TORONTO (Reuters) - The Canadian dollar held on to close higher against the greenback on Thursday, but much of the early gains that were built on a big current account surplus were eroded by a sharp pullback in the price of oil.
Domestic bond prices fell along with the bigger U.S. market as growing concerns about inflation had investors betting on higher interest rates in the not too distant future.
The Canadian dollar closed at US$1.0110, valuing a U.S. dollar at 98.91 Canadian cents, up from US$1.0102, valuing a U.S. dollar at 98.99 Canadian cents, at Wednesday’s close.
The currency climbed as high as US$1.0179, valuing a U.S. dollar at 98.24 Canadian cents, after Statistics Canada data showed the country’s current account surplus soared to C$5.56 billion in the first quarter, helped by higher prices for energy and agricultural exports. That beat the C$2.90 billion surplus expected by analysts surveyed by Reuters.
Statscan also revised the fourth-quarter current account figure to a C$778 million surplus from a C$513 million deficit.
“The reports of the death of Canada’s current account surplus, as the saying goes, were greatly exaggerated,” Michael Gregory, senior economist at BMO Capital Markets, said in a note. “Rising commodity prices literally raised it from the dead, and should provide life support in Q2 as well.”
The currency came under pressure however as the July oil price fell $4.41, or 3.37 percent, to settle at $126.62, despite figures showing a drop in U.S. crude supplies.
“The inventory data by itself was positive for oil, but then there were stories that the huge drawdowns in inventories were more due to delays in shipments rather than an actual and prolonged drawdown,” said Matthew Strauss, senior currency strategist at RBC Capital Markets.
“So, we saw oil coming down very sharply and, on the back of that, the Canadian dollar selling off.”
Looking ahead, Canadian first-quarter gross domestic product data is due on Friday. Analysts surveyed by Reuters expect, on average, GDP growth of 0.3 percent in the quarter.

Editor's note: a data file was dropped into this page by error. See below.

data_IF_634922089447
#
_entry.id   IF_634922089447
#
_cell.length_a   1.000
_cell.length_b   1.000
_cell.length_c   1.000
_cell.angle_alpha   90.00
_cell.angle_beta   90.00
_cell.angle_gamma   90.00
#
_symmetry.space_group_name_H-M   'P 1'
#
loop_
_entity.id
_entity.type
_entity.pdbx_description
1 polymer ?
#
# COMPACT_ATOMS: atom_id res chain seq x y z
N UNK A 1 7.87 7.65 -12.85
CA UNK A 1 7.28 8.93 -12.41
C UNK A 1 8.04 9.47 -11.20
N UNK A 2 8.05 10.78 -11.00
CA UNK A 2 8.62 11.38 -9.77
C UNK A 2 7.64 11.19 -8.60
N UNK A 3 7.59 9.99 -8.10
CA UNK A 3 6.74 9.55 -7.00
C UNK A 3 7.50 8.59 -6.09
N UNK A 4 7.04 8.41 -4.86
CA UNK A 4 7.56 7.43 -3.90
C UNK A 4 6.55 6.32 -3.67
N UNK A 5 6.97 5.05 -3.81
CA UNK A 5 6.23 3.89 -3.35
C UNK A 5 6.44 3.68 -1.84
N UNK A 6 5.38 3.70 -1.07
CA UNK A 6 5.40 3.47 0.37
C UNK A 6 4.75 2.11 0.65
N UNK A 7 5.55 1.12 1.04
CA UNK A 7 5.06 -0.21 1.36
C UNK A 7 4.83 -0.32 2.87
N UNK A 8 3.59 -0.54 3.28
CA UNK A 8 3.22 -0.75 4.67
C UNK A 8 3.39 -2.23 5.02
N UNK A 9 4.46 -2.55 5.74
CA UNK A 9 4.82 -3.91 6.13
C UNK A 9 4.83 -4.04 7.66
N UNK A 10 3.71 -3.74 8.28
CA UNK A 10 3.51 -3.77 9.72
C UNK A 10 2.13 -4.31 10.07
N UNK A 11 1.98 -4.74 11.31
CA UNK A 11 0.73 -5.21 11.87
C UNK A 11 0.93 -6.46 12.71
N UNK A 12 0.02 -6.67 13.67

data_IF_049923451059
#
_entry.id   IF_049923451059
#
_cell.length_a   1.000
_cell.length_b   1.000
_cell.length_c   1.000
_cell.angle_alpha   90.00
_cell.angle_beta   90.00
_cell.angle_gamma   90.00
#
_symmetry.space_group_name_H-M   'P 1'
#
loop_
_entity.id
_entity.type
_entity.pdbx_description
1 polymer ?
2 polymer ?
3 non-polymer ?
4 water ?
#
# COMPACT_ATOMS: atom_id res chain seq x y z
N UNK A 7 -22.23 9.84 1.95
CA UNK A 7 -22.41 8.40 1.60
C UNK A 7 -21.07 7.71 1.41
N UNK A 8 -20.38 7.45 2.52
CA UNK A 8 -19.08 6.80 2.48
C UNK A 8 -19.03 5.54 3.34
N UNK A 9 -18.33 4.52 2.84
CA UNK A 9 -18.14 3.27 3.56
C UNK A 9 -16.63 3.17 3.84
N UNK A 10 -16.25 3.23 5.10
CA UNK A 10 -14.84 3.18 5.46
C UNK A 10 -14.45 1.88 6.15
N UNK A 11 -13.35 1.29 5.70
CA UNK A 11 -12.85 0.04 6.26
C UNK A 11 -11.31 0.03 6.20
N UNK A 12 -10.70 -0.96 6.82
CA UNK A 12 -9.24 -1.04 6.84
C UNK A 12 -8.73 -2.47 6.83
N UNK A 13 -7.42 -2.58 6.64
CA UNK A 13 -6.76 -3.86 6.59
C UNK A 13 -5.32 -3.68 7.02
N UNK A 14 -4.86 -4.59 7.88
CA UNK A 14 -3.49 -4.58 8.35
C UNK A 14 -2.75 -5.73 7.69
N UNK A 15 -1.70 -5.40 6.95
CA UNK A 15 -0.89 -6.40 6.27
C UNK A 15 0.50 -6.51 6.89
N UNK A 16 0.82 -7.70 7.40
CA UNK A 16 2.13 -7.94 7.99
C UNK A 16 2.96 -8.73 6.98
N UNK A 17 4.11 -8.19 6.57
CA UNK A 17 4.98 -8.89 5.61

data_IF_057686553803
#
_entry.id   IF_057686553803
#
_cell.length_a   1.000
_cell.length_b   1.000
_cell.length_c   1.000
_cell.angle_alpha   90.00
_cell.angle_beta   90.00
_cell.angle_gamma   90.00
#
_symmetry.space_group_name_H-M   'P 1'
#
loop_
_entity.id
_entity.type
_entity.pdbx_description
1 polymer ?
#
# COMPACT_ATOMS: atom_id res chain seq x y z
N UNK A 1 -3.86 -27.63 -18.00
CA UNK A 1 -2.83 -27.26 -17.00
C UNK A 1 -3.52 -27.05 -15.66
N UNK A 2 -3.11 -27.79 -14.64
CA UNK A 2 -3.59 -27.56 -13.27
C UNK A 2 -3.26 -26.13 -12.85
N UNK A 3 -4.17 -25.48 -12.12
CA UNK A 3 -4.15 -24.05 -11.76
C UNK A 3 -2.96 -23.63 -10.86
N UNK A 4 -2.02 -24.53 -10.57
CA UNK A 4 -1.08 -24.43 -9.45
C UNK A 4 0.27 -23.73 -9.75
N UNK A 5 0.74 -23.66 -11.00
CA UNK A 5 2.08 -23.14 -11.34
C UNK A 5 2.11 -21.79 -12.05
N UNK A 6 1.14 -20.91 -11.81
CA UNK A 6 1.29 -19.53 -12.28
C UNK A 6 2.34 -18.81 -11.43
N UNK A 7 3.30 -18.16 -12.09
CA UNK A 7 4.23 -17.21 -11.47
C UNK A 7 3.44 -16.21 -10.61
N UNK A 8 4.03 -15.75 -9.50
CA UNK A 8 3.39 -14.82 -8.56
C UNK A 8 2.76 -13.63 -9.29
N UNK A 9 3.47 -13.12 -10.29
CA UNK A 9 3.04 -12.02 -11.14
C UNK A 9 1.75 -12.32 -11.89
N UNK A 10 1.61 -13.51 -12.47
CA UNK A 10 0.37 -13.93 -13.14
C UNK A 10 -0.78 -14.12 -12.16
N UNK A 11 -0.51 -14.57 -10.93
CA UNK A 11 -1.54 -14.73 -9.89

Bond prices, following the lead of the U.S. Treasury market, extended recent losses amid talk that rising inflation could lead to rate hikes.
“The market is starting to price in a rate hike by September,” said Sheldon Dong, fixed income strategist at TD Waterhouse Private Investment.
Dong also said there were technical factors dragging down U.S. bond prices, and setting the trend for Canada, including a tremendous amount of new corporate issuance over the past two months, which has tilted the supply-demand balance in favor of the supply side.
“Number two, the (U.S.) 10-year yield broke through its 200-day moving average of 4 percent yesterday, so that’s why we’ve got an exaggerated selloff. I think traders are now targeting 4.30 (percent) as the next trading level,” he said.
The two-year bond fell 3 Canadian cents to C$101.25 to yield 3.102 percent. The 10-year bond slid 24 Canadian cents to C$102.16 to yield 3.715 percent.
The yield spread between the two- and 10-year bond was 61.3 basis points, up from 60.2 at the previous close.
The 30-year bond shed 53 Canadian cents to C$114.37 for a yield of 4.144 percent. In the United States, the 30-year treasury yielded 4.754 percent.
The three-month when-issued T-bill yielded 2.70 percent, down from 2.71 percent at the previous close.